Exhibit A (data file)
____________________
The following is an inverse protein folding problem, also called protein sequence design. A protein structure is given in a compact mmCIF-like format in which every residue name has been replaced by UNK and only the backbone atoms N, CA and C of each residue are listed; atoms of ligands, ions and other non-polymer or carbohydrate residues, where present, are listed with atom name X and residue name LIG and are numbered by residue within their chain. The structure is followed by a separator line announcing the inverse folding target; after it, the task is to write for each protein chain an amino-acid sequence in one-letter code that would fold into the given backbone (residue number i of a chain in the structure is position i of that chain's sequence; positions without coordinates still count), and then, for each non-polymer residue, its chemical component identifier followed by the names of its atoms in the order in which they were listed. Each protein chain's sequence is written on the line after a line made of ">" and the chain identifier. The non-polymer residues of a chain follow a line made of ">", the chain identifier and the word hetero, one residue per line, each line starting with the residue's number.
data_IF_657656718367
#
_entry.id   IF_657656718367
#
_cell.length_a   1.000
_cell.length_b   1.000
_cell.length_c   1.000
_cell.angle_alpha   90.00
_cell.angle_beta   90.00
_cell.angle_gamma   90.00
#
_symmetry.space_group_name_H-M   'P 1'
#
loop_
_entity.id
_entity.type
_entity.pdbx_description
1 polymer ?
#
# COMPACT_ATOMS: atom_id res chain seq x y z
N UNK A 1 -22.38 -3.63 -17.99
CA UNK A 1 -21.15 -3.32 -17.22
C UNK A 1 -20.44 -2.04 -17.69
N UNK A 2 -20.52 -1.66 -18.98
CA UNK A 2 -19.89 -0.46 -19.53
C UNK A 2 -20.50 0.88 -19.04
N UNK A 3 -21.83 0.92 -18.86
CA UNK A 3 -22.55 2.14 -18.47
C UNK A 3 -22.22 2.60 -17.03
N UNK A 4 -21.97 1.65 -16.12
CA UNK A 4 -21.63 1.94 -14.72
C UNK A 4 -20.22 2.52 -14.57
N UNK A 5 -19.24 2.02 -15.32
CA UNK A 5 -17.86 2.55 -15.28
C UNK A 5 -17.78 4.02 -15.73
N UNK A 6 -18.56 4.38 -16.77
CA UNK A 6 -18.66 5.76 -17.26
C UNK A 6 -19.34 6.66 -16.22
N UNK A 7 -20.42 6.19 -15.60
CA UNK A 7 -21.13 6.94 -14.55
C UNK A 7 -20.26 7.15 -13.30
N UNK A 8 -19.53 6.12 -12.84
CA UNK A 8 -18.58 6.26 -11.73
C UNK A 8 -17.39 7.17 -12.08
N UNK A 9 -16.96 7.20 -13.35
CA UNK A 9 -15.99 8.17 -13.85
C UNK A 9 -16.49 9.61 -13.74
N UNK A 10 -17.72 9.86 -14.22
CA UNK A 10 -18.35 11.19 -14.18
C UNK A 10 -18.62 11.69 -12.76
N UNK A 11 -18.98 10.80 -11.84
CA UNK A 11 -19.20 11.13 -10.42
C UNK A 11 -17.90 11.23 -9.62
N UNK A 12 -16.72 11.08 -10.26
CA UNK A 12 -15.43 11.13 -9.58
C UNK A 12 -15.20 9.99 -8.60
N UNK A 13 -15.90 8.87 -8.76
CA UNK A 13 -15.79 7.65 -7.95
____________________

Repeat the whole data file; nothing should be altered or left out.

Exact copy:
The following is an inverse protein folding problem, also called protein sequence design. A protein structure is given in a compact mmCIF-like format in which every residue name has been replaced by UNK and only the backbone atoms N, CA and C of each residue are listed; atoms of ligands, ions and other non-polymer or carbohydrate residues, where present, are listed with atom name X and residue name LIG and are numbered by residue within their chain. The structure is followed by a separator line announcing the inverse folding target; after it, the task is to write for each protein chain an amino-acid sequence in one-letter code that would fold into the given backbone (residue number i of a chain in the structure is position i of that chain's sequence; positions without coordinates still count), and then, for each non-polymer residue, its chemical component identifier followed by the names of its atoms in the order in which they were listed. Each protein chain's sequence is written on the line after a line made of ">" and the chain identifier. The non-polymer residues of a chain follow a line made of ">", the chain identifier and the word hetero, one residue per line, each line starting with the residue's number.
data_IF_657656718367
#
_entry.id   IF_657656718367
#
_cell.length_a   1.000
_cell.length_b   1.000
_cell.length_c   1.000
_cell.angle_alpha   90.00
_cell.angle_beta   90.00
_cell.angle_gamma   90.00
#
_symmetry.space_group_name_H-M   'P 1'
#
loop_
_entity.id
_entity.type
_entity.pdbx_description
1 polymer ?
#
# COMPACT_ATOMS: atom_id res chain seq x y z
N UNK A 1 -22.38 -3.63 -17.99
CA UNK A 1 -21.15 -3.32 -17.22
C UNK A 1 -20.44 -2.04 -17.69
N UNK A 2 -20.52 -1.66 -18.98
CA UNK A 2 -19.89 -0.46 -19.53
C UNK A 2 -20.50 0.88 -19.04
N UNK A 3 -21.83 0.92 -18.86
CA UNK A 3 -22.55 2.14 -18.47
C UNK A 3 -22.22 2.60 -17.03
N UNK A 4 -21.97 1.65 -16.12
CA UNK A 4 -21.63 1.94 -14.72
C UNK A 4 -20.22 2.52 -14.57
N UNK A 5 -19.24 2.02 -15.32
CA UNK A 5 -17.86 2.55 -15.28
C UNK A 5 -17.78 4.02 -15.73
N UNK A 6 -18.56 4.38 -16.77
CA UNK A 6 -18.66 5.76 -17.26
C UNK A 6 -19.34 6.66 -16.22
N UNK A 7 -20.42 6.19 -15.60
CA UNK A 7 -21.13 6.94 -14.55
C UNK A 7 -20.26 7.15 -13.30
N UNK A 8 -19.53 6.12 -12.84
CA UNK A 8 -18.58 6.26 -11.73
C UNK A 8 -17.39 7.17 -12.08
N UNK A 9 -16.96 7.20 -13.35
CA UNK A 9 -15.99 8.17 -13.85
C UNK A 9 -16.49 9.61 -13.74
N UNK A 10 -17.72 9.86 -14.22
CA UNK A 10 -18.35 11.19 -14.18
C UNK A 10 -18.62 11.69 -12.76
N UNK A 11 -18.98 10.80 -11.84
CA UNK A 11 -19.20 11.13 -10.42
C UNK A 11 -17.90 11.23 -9.62
N UNK A 12 -16.72 11.08 -10.26
CA UNK A 12 -15.43 11.13 -9.58
C UNK A 12 -15.20 9.99 -8.60
N UNK A 13 -15.90 8.87 -8.76
CA UNK A 13 -15.79 7.65 -7.95